Egypt is cementing its role as a power broker in the Middle East

It took a war in Gaza for Joe Biden to make his first phone call to Abdel Fattah al-Sisi, the president of Egypt.

The U.S. president had ousted Sisi in his first four months in office, a sign of dissatisfaction with Cairo’s human rights records and a reversal of the policy of his predecessor Donald Trump. “There will be no more blank checks for Trump’s preferred dictator,” Biden had said while campaigning.

But while the conflict between Israel and Palestinian militants Hamas has escalated in recent weeks, the two leaders have spoken twice. Cairo’s successful negotiation for a ceasefire in Gaza ending the 11-day war that killed 243 Palestinians and 12 Israelis has undermined its relevance as a mediator in the region’s oldest and most intractable conflict. He also won public thanks to Biden.

The account of the call with Biden published by the Sisi office this week listed the reasons why Cairo should remain an important partner for the United States. Biden, according to Cairo, confirmed that the U.S. administration looks forward “to strengthening bilateral relations… In light of Egypt’s crucial role at the regional and international levels and its effective political efforts to support it.” security and stability in the region and resolving its crises. ”

In a nod to Biden’s alleged concerns about freedoms in Egypt, the Washington reading said the U.S. president “thanked Egypt for its successful diplomacy” and “stressed the importance of a constructive dialogue on human rights ”. US Secretary of State Antony Blinken met with Sisi in Cairo on Wednesday as part of a tour of the Middle East to bolster the truce. He said Egypt was a “true and effective partner” that helped end the Gaza war.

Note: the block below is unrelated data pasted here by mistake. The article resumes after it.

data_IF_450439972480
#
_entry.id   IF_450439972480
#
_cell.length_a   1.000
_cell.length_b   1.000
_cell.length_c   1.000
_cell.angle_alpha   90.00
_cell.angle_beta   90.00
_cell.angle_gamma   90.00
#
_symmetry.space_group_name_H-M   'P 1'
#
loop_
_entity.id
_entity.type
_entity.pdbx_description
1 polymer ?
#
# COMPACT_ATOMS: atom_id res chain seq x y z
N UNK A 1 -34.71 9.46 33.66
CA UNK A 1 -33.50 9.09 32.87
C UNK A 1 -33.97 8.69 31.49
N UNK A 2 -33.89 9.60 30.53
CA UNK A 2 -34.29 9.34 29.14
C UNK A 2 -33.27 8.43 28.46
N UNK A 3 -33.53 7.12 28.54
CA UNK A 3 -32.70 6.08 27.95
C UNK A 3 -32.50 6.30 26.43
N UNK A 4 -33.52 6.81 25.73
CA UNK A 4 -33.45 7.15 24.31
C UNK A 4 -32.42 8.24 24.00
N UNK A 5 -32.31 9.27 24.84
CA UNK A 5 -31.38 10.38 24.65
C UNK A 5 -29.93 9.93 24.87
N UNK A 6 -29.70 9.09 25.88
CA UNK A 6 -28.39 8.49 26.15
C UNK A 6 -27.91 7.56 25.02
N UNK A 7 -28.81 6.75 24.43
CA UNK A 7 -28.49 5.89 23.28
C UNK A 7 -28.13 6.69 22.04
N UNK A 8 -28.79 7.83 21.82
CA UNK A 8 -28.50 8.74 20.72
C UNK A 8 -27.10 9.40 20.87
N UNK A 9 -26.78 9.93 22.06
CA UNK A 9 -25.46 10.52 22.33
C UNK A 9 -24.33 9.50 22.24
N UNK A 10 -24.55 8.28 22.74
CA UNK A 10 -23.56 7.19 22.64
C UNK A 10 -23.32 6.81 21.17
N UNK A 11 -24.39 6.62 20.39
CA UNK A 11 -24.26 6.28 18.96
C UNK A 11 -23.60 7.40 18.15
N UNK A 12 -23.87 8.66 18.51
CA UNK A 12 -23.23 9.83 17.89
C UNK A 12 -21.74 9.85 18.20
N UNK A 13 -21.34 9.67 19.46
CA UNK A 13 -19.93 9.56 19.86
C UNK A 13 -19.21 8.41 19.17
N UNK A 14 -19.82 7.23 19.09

Workers unload Egyptian aid boxes after arriving at Rafah border between Egypt and Gaza © Mohammed Saber / EPA-EFE / Shutterstock

Washington’s recognition of Cairo’s importance in stopping the violence makes clear the limits of the “historic peace agreement” between the United Arab Emirates and Israel last year. The Palestinians saw it as a betrayal even when Abu Dhabi claimed that the agreement would help alleviate its long-running conflict with Israel.

A rich Gulf state, the UAE is a regional power that has projected influence in places as far as Libya and the Horn of Africa. But when it comes to the Palestinian question, Egypt is very indebted, it is still a unique place, diplomats and analysts have said. The first Arab country to make peace with Israel in 1979, Egypt has diplomatic and security ties with the Jewish state for decades to come.

“Mediating a crisis requires a credible connection between the two sides,” said Kristin Diwan, a resident student at the Arab Institute of the Gulf States in Washington. “At least in the short term, the UAE has severed its connections with the Palestinians because of its dealings with Israel. While Egypt’s influence in the region has diminished, it still retains political and cultural capital and ties. important constructed through their historical relations ”.